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Accepted Paper:

From free to user fee! following how introduction of state-facility healthcare financing in the peak of covid-19 vaccination contributed to vaccine hesitancy among women in khwisero, kenya.  
Mariam Florence Yusuf (University of Nairobi in partnership with University in Oslo)

Paper Short Abstract:

The piece we write about is but a sub-data of an ethnographic study on young women’s reproductive future in the wake of the COVID-19 vaccination rollout in Khwisero, Kenya. The ethnographic thoughts and stories portray how untimely state healthcare financing changes can do to vaccination discourse.

Paper Abstract:

Following independence in 1963, the Kenyan post-colonial government made free health care a key policy goal. This was an attempt to abolish the health care user fees (out of pocket) implemented by the colonialists. However, around 1989, following pressure from the World Bank and IMF, user fee was reintroduced. The reintroduced fees were again suspended in 1990 and reintroduced in phases in 1991. From 1991 onwards, several abolishment and reintroductions of user fees on different healthcare levels have continued to disorganize and stagnate the access and utilization of state care in Kenya. The continuity of these colonial and post-colonial public health histories of shifty, divisive user fees within care contributed to the discord between the Khwisero women and state healthcare systems in the region. Drawing on 8-month ethnographic work, I invite the audience to explore through stories embedded in photo ethnography, a mini-dynamics series on how state care engulfed in "user fee" policies fractured and reproduced vaccine hesitancy among women in the Khwisero. The health facility in this paper was not only a hospital premise but housed the history of care - of the women's idea of justice, inclusion and fairness. prior to July 2022- before the COVID-19 pandemic, care was administered free in the hospital premises, but with the introduction of the healthcare user fee, the hospital became a hotbed of politics- injustice- doubtful hope- vaccination rumours and hesitancy, and multiple dysfunctionalities. I situate my COVID-19 vaccination work within this plurality and complexities of women's vaccination hesitancy and care fees.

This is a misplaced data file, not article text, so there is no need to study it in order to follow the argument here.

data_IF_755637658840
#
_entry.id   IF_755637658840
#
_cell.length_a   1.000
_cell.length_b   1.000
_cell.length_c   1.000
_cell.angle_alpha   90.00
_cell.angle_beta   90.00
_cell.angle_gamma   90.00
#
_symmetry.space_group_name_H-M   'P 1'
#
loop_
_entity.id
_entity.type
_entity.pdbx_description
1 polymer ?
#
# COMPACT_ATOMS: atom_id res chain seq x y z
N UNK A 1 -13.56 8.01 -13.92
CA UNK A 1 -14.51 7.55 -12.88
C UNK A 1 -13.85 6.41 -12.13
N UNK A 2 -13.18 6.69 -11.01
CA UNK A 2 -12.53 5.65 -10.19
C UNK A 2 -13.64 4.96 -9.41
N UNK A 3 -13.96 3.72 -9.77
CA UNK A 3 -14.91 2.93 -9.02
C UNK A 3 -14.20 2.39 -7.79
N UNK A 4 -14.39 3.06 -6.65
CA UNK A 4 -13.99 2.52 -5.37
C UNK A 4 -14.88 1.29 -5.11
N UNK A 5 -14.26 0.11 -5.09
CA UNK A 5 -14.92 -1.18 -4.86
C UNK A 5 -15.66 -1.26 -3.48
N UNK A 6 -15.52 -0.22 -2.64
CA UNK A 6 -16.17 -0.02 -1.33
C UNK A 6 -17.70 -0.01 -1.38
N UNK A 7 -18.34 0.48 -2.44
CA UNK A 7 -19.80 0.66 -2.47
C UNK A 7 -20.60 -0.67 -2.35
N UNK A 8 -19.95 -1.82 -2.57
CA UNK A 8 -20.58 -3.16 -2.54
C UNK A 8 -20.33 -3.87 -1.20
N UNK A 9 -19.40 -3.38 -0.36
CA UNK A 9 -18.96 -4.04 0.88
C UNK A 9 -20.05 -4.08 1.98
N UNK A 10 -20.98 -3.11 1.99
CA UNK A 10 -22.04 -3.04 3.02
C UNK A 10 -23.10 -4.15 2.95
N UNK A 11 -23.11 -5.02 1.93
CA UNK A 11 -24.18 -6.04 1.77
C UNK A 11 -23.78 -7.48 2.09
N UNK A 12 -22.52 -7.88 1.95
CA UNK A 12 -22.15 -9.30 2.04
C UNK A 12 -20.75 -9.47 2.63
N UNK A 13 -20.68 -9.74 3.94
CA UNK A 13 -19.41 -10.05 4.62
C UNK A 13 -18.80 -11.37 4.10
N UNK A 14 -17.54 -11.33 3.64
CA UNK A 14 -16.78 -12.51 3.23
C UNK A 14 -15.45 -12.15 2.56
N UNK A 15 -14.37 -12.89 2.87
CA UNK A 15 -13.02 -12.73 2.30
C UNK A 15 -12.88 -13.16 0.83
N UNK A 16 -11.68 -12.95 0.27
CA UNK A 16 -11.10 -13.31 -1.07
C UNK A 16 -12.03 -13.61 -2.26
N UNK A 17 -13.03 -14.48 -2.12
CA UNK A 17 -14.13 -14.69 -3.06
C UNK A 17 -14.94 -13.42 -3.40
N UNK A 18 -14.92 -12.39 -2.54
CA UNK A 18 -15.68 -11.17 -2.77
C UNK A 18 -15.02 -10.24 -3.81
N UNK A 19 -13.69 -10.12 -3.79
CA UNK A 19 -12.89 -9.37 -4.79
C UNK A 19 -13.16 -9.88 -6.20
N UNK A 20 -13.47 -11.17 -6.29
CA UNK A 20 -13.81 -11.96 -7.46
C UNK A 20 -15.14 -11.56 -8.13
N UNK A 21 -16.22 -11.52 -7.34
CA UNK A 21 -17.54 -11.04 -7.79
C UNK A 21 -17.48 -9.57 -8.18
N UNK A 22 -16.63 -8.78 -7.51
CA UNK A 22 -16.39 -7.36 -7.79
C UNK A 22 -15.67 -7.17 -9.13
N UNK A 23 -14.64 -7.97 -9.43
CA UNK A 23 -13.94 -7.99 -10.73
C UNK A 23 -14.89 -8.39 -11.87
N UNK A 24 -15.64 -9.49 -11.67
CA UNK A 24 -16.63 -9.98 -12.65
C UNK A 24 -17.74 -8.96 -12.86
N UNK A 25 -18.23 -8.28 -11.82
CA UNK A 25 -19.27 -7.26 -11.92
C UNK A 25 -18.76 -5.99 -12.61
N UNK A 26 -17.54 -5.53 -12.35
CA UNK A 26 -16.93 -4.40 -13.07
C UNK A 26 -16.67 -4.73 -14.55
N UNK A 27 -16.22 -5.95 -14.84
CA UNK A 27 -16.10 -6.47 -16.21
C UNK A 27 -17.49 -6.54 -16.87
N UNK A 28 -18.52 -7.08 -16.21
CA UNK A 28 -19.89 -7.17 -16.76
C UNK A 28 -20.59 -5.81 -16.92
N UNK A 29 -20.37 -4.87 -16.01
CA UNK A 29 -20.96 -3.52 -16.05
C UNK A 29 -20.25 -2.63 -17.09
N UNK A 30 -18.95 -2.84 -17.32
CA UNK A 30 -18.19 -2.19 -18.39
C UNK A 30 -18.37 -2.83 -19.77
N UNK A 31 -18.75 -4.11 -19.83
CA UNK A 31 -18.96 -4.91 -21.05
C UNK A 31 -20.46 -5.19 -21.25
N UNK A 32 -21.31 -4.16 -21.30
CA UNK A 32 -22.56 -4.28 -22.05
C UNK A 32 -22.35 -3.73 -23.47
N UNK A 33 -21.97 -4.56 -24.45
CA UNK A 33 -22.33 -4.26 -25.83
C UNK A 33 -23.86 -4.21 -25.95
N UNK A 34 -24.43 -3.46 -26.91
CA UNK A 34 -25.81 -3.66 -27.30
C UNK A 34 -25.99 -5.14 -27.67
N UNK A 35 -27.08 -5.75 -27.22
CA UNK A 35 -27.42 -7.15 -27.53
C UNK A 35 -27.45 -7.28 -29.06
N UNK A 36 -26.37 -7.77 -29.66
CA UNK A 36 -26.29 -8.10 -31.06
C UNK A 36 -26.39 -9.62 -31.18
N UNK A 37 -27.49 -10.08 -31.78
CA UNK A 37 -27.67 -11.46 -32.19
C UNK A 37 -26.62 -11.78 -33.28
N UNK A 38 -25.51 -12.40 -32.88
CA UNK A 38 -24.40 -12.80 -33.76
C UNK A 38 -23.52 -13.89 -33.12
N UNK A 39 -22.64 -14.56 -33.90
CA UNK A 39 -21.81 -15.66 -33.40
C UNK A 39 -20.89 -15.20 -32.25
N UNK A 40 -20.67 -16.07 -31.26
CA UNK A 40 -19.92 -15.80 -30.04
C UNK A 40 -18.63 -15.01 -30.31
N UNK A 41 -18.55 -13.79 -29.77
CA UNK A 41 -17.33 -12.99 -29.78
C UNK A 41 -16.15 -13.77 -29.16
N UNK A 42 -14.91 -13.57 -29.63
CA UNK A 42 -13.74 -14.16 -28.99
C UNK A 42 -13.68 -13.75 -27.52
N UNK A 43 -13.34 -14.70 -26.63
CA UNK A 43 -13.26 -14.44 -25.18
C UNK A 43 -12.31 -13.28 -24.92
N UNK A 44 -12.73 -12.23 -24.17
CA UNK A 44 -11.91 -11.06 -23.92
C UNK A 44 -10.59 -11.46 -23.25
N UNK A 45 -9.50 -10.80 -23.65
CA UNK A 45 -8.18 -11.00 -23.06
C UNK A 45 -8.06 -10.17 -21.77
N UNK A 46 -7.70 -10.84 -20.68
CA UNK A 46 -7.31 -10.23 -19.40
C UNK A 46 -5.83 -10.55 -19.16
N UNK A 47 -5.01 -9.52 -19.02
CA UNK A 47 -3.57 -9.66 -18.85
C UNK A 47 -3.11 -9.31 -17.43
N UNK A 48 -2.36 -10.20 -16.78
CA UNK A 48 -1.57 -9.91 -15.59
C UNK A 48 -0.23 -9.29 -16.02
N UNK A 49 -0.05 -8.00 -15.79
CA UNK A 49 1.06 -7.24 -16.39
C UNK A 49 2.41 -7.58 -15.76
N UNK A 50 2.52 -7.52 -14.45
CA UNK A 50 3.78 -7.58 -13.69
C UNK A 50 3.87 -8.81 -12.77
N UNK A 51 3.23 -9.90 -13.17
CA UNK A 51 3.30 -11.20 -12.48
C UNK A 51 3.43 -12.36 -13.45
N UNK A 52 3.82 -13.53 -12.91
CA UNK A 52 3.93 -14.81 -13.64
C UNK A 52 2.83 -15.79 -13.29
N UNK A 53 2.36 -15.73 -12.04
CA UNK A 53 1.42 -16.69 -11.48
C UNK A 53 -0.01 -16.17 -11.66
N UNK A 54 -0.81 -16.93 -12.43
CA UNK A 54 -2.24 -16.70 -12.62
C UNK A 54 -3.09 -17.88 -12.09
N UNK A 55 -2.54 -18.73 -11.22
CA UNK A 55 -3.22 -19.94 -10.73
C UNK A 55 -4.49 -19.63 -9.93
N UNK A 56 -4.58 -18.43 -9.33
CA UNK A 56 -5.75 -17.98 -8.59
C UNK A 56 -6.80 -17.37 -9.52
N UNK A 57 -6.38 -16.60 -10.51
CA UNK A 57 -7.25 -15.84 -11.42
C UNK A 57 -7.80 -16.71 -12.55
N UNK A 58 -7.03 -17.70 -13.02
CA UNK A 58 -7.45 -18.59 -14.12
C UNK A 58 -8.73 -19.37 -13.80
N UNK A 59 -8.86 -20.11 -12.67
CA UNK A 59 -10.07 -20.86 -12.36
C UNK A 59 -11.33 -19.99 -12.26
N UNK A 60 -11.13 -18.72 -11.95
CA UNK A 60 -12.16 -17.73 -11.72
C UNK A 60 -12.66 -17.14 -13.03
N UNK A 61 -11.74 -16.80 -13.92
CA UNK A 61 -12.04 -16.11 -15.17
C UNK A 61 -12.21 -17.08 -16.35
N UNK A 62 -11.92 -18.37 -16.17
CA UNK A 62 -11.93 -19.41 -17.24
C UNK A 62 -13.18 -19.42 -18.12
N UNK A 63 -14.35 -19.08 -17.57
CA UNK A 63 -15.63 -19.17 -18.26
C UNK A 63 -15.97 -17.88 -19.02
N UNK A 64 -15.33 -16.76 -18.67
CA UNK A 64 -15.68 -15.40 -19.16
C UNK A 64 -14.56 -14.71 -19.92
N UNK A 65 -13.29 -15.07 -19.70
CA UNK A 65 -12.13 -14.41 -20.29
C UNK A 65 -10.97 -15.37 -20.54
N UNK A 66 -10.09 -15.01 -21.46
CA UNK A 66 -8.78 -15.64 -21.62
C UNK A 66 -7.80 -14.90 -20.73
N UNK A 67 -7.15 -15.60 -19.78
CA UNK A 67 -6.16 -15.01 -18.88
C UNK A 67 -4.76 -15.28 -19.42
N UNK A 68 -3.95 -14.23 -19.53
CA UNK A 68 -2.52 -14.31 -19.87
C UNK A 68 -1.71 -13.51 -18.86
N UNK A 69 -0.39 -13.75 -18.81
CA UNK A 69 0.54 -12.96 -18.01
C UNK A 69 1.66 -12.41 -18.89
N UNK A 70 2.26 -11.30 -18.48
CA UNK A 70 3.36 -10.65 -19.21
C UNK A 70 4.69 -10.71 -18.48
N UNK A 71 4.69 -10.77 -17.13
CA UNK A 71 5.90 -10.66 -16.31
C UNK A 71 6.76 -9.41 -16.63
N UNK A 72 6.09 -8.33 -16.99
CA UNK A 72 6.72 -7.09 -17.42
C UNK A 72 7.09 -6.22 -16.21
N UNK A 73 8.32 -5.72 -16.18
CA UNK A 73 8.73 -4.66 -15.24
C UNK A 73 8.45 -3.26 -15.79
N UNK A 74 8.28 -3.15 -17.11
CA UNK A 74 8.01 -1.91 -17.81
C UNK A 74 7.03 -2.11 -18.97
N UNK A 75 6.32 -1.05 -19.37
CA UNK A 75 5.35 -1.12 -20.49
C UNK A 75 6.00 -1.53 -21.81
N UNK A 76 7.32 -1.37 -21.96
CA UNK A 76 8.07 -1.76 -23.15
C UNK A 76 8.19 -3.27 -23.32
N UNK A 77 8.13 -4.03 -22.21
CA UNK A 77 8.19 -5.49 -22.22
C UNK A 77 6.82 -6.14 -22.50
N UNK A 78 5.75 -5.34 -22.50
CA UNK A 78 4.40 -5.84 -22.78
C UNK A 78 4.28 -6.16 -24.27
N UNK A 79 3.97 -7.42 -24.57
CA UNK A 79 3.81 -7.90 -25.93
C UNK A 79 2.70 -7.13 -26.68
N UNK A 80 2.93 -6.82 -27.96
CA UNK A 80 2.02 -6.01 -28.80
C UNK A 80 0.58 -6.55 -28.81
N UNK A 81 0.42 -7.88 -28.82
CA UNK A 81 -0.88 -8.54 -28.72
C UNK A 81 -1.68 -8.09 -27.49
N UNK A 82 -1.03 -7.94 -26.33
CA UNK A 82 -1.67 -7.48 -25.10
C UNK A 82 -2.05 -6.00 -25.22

Panel P043
Challenging global health through a socio-anthropological lens [Medical Anthropology Europe (MAE)]
  Session 2 Tuesday 23 July, 2024, -